Viewpoint: Public higher education can aid workforce woes
By Greg Bialecki, Mark Walsh
Employers across Massachusetts are struggling with a shortage of workers. People are leaving the commonwealth at alarming rates. The challenge is vast and pressing for a state whose economy runs on brain power. One major policy initiative stands to make meaningful progress in ensuring that our state has the prepared, diverse workforce we need to thrive: immediate and substantial investments in public higher education in Massachusetts.
While our acclaimed private institutions of higher learning contribute mightily to the commonwealth’s economy, our state schools educate large numbers of our high school graduates. And significantly more graduates of public colleges and universities in Massachusetts stay and work in our state than graduates of private schools, as the President of Worcester State University recently pointed out. When high school seniors attend UMass Boston, Salem State, or Berkshire Community College, they’re likely to go on to build their lives in Massachusetts.
But too many prospective students never matriculate, missing out on opportunities for themselves and leaving the needs of employers across Massachusetts unmet. The soaring costs of higher education — even at public schools — can be an insurmountable hurdle, and foster inequity in our state. Of those Massachusetts students not transitioning into our college classrooms, the majority are students of color. Students from low-income backgrounds are also advancing into higher education at lower rates.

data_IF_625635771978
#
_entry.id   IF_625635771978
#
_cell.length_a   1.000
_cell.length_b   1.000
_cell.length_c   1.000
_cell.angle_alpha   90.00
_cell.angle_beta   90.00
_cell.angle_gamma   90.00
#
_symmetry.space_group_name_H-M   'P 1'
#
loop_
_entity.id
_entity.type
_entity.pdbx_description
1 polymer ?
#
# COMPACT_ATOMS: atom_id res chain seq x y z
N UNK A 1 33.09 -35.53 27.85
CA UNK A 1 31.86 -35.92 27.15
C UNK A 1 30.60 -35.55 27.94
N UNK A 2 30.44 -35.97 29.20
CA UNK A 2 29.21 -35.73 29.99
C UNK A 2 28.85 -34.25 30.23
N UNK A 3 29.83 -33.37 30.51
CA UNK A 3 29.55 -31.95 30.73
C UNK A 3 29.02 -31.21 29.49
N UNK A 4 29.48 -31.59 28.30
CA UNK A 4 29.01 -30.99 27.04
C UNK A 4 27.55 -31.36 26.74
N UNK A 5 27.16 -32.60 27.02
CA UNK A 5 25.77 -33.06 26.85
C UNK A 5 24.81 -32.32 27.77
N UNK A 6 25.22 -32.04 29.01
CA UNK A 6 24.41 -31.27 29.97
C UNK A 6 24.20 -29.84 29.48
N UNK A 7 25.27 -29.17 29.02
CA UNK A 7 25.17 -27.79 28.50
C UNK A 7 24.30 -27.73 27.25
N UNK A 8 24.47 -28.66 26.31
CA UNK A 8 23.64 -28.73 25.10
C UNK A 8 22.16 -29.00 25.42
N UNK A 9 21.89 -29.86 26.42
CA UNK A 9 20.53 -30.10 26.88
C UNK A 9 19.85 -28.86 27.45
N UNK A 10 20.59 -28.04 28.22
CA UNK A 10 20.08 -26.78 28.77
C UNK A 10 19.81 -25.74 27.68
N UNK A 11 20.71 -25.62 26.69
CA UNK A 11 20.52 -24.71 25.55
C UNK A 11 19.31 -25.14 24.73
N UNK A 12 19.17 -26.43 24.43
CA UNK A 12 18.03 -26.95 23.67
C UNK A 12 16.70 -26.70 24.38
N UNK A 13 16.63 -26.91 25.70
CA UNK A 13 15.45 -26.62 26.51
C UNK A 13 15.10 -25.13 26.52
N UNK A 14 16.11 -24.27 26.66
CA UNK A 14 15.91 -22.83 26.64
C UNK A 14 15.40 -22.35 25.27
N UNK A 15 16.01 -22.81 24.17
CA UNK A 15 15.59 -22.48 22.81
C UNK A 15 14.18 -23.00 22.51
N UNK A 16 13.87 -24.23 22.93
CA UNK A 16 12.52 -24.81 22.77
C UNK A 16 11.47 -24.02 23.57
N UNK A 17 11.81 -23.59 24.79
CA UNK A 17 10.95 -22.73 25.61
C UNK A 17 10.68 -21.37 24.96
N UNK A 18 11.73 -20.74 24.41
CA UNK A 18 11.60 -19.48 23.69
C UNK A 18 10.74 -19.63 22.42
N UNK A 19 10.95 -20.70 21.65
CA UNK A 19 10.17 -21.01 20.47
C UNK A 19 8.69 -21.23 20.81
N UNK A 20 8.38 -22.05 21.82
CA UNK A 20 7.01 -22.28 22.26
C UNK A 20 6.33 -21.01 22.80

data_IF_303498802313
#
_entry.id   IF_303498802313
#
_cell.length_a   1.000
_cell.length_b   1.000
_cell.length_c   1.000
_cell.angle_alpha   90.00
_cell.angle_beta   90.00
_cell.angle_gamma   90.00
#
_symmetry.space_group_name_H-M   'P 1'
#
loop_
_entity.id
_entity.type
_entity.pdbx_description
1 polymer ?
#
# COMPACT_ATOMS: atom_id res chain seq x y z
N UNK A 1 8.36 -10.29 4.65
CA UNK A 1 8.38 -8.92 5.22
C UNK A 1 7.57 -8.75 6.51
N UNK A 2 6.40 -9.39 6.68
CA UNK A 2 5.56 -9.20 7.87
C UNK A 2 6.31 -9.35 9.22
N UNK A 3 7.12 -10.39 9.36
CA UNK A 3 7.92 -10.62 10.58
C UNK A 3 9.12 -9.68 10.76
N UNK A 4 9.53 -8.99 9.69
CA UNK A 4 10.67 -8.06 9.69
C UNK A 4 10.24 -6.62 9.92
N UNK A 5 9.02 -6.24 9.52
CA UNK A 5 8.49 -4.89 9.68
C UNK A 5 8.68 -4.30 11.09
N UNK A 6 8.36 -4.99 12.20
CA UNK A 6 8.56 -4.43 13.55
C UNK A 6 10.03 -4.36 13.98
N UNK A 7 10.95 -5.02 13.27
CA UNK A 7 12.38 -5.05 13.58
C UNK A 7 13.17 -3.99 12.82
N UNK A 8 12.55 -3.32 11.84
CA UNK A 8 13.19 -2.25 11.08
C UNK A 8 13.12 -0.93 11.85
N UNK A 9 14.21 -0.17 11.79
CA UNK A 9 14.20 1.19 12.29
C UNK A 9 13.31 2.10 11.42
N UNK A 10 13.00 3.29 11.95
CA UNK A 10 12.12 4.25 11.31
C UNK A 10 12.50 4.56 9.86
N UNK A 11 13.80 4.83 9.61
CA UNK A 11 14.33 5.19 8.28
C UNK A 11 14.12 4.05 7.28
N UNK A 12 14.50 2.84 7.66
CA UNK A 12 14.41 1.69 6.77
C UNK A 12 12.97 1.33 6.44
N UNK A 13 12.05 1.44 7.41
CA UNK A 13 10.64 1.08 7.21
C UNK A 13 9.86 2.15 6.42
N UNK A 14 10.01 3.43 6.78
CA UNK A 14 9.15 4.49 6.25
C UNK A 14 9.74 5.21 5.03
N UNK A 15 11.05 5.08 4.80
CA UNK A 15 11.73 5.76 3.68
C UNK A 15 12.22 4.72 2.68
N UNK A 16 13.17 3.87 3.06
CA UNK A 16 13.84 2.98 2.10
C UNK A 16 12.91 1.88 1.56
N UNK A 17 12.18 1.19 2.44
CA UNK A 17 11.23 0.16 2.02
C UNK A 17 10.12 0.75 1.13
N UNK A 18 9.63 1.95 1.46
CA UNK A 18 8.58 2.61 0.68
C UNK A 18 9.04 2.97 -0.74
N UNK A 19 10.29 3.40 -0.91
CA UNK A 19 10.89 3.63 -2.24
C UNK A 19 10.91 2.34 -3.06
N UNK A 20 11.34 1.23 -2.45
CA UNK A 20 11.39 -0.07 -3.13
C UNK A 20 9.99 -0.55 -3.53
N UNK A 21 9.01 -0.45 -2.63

Only transformative investments in our public higher education system will meet this moment, educating engaged citizens, addressing inequities, and supporting our economy.
Investments in affordability will open the doors of higher education to more students.
Our current system fails students of color and low-income students. By investing in need-based debt-free public higher education Massachusetts would both right a moral wrong and prepare more students to join the workforce.
Investments in student supports will get more students to graduation.
Enrolling in school is one thing. Graduating is another. Funding additional advisors, counselors, and other safety nets will increase the likelihood that a student earns their degree — especially for students of color and students from under-resourced communities.
Investing in educators and staff will keep the best talent in the classroom.
Like nearly every other economic sector, higher education has a talent shortage. In our public colleges and universities that is due in part to pay that isn’t competitive. For example, salaries for community college faculty in Massachusetts lag behind compensation for their peers in New York, California, New Hampshire, Connecticut, New Jersey, and Maryland — among others. How can the best and brightest be expected to teach in Massachusetts when they can make more elsewhere?
Investing in our campuses will build the training grounds the future demands. Crumbling, outdated buildings are no place for the leaders of tomorrow to learn. And yet, that’s what so many of our students face on our public campuses. We must invest in the facilities that the next generation of scientists, engineers, and entrepreneurs need to launch their careers.
Where would the major industries in Massachusetts be without talent? Healthcare and life sciences, finance, clean energy, technology, engineering, and more all depend on the existence of an educated workforce — and are all at risk as we face a growing workforce crisis. Lowering the barriers to entry for students, and supporting public higher educational institutions, will ensure that our workforce is strong, prepared, and diverse for generations to come.
Greg Bialecki is a principal at Redgate and was state Secretary of Housing and Economic Development for Gov. Deval Patrick. Mark Walsh is senior vice president and New England regional director at Amalgamated Bank.
Originally published on the Boston Business Journal website. Download the article here.